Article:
- You see the “force close” screen much to often. This is almost certainly caused by generally low quality of apps in the Android market but even apps delivered stock with the phone crash way to often.
These are my top-level frustrations and I think there are conceptual reasons for them:
- The code produced by the Dalvik VM is still much slower than machine-specific code.
- the Android OS gives applications a lot of freedom (which is a good thing), allowing them to do things in a non-optimal way
- there is no review of applications enforcing strong quality standards. This is two-faced. It allows for innovation and crazy ideas but allows for a lot of bad user experience. I guess, even the apps produced by Google, Facebook or twitter might be better if they had to go through an Apple store-like review process.
In the end, it’s still really hard to write good, working software. It’s even harder to write software that has a good user experience. And it’s still a lot harder to do this for smartphone-type devices where functionality is more limited and user experience is the only thing that really counts.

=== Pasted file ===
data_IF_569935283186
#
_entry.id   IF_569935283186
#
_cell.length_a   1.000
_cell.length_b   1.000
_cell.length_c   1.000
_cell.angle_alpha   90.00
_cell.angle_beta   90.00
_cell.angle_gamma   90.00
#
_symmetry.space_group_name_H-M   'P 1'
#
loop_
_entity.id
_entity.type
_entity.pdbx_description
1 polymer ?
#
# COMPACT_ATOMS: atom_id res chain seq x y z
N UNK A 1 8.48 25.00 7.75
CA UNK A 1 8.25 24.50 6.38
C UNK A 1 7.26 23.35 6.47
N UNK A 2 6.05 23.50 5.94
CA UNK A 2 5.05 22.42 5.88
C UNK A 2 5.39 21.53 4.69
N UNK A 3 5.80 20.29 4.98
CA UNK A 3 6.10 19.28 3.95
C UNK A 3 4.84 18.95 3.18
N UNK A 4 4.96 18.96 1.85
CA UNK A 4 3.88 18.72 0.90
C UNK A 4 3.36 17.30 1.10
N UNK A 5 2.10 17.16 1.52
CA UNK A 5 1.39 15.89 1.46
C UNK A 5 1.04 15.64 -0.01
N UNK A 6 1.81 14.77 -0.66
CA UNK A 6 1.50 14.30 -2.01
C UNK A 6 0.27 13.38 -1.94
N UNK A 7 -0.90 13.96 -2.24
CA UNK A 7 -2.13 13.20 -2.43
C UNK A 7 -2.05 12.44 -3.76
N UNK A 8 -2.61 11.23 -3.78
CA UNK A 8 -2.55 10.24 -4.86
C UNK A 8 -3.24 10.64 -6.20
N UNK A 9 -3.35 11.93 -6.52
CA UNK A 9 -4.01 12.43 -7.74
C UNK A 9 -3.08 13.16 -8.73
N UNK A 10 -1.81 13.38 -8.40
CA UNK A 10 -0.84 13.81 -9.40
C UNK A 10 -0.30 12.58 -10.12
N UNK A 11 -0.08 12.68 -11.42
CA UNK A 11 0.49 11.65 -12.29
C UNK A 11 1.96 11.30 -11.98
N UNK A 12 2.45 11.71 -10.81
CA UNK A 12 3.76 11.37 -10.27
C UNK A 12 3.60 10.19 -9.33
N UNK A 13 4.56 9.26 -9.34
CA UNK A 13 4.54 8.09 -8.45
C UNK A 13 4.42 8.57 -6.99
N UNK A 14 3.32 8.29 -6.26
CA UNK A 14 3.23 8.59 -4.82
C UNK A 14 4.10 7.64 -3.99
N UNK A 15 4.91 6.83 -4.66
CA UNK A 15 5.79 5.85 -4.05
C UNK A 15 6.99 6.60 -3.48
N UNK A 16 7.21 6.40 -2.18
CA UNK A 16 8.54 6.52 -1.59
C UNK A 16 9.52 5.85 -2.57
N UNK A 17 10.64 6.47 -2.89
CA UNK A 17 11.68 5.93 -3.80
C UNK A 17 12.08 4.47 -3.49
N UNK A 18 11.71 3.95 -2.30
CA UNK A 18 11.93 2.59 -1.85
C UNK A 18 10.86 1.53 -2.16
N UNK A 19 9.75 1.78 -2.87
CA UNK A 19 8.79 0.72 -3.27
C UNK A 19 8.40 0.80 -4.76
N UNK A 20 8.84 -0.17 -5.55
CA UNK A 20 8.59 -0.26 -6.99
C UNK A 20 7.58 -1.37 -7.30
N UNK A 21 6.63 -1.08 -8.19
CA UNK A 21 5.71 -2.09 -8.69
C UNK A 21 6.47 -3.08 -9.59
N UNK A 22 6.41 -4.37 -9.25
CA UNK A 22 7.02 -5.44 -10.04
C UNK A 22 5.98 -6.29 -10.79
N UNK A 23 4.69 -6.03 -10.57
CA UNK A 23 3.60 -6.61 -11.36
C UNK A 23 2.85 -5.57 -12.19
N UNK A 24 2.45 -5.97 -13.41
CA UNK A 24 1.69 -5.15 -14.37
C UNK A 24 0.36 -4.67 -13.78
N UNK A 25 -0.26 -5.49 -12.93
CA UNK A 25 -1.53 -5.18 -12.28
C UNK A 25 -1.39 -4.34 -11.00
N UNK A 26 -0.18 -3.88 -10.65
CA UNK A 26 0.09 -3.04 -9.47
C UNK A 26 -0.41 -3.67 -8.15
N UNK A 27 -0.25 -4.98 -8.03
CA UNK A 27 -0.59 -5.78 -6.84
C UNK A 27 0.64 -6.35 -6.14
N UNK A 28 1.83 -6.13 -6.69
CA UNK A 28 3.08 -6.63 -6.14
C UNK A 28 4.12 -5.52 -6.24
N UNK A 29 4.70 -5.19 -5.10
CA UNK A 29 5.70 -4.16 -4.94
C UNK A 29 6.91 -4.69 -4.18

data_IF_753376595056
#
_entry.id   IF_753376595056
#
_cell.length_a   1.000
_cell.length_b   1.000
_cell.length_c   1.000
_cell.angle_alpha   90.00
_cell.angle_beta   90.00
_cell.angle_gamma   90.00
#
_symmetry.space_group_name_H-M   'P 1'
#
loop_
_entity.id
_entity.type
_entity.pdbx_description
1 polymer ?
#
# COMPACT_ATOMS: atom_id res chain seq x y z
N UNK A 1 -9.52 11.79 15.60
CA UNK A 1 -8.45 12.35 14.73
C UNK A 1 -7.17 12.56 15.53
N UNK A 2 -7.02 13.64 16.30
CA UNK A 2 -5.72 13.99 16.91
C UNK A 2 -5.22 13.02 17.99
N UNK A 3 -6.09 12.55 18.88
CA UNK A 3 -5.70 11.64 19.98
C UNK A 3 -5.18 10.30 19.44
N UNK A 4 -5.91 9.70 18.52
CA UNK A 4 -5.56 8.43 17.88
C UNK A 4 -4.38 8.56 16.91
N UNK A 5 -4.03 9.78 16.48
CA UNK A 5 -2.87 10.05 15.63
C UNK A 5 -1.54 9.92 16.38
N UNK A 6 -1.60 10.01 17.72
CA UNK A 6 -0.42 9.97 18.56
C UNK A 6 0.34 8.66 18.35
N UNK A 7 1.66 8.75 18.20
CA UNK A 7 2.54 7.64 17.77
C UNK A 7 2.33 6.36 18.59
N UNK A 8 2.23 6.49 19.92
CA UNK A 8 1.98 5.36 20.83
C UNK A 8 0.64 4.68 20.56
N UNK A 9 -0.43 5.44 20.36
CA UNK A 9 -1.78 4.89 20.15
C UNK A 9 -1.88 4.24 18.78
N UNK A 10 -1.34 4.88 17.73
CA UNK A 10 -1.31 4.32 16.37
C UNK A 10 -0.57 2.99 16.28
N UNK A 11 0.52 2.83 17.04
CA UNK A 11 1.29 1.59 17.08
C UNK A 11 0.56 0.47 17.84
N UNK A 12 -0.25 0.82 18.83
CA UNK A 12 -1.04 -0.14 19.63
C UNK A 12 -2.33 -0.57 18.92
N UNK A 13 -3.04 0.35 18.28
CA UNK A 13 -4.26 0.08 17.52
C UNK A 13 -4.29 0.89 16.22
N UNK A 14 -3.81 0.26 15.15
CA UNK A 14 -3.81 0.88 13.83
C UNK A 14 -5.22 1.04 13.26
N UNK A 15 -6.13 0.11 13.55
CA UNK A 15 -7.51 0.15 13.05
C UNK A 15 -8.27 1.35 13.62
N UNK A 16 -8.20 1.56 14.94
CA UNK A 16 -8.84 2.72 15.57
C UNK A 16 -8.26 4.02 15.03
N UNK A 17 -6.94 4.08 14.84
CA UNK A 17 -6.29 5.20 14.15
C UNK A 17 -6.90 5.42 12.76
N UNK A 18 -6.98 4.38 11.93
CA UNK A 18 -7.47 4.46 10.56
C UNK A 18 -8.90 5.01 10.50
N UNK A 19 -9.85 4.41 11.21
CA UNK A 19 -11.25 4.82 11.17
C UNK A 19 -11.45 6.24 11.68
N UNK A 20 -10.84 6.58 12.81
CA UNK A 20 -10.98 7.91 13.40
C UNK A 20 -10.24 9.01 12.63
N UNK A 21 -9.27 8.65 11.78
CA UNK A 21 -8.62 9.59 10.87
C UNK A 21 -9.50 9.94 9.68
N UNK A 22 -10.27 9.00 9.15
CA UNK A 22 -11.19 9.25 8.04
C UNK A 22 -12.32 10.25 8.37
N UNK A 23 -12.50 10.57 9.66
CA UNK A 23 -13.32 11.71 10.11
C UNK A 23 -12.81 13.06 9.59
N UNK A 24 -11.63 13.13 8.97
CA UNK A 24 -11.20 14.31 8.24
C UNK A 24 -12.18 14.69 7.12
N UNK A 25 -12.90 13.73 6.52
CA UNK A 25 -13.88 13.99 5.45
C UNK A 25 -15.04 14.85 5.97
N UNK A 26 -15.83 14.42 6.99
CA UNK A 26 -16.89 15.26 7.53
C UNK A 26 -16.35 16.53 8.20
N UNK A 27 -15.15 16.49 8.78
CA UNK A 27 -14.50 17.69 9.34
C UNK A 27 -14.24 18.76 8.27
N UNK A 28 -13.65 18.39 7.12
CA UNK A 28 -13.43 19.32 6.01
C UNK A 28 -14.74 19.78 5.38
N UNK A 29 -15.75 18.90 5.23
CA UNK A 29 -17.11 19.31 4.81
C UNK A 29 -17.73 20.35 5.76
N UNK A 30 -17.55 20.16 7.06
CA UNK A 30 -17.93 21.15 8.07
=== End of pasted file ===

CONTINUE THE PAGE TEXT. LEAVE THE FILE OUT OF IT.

I love that now there i strong competition to the iPhone, but (at least for me) Android does not deliver, yet. But I’m not giving up. The platform does have a lot of interesting concepts (think of Intents, e.g.).
Since I own a Samsung Galaxy S I9000 Android device now and am not entirely happy with it, I decided to share my whining with you. The coming days, I’ll try to explain what’s wrong with the phone, Android and the apps. I don’t have months of experience with the device yet, but I’ve started to write some applications so I know at least a bit of the inner workings and don’t have to rely on wild guessing.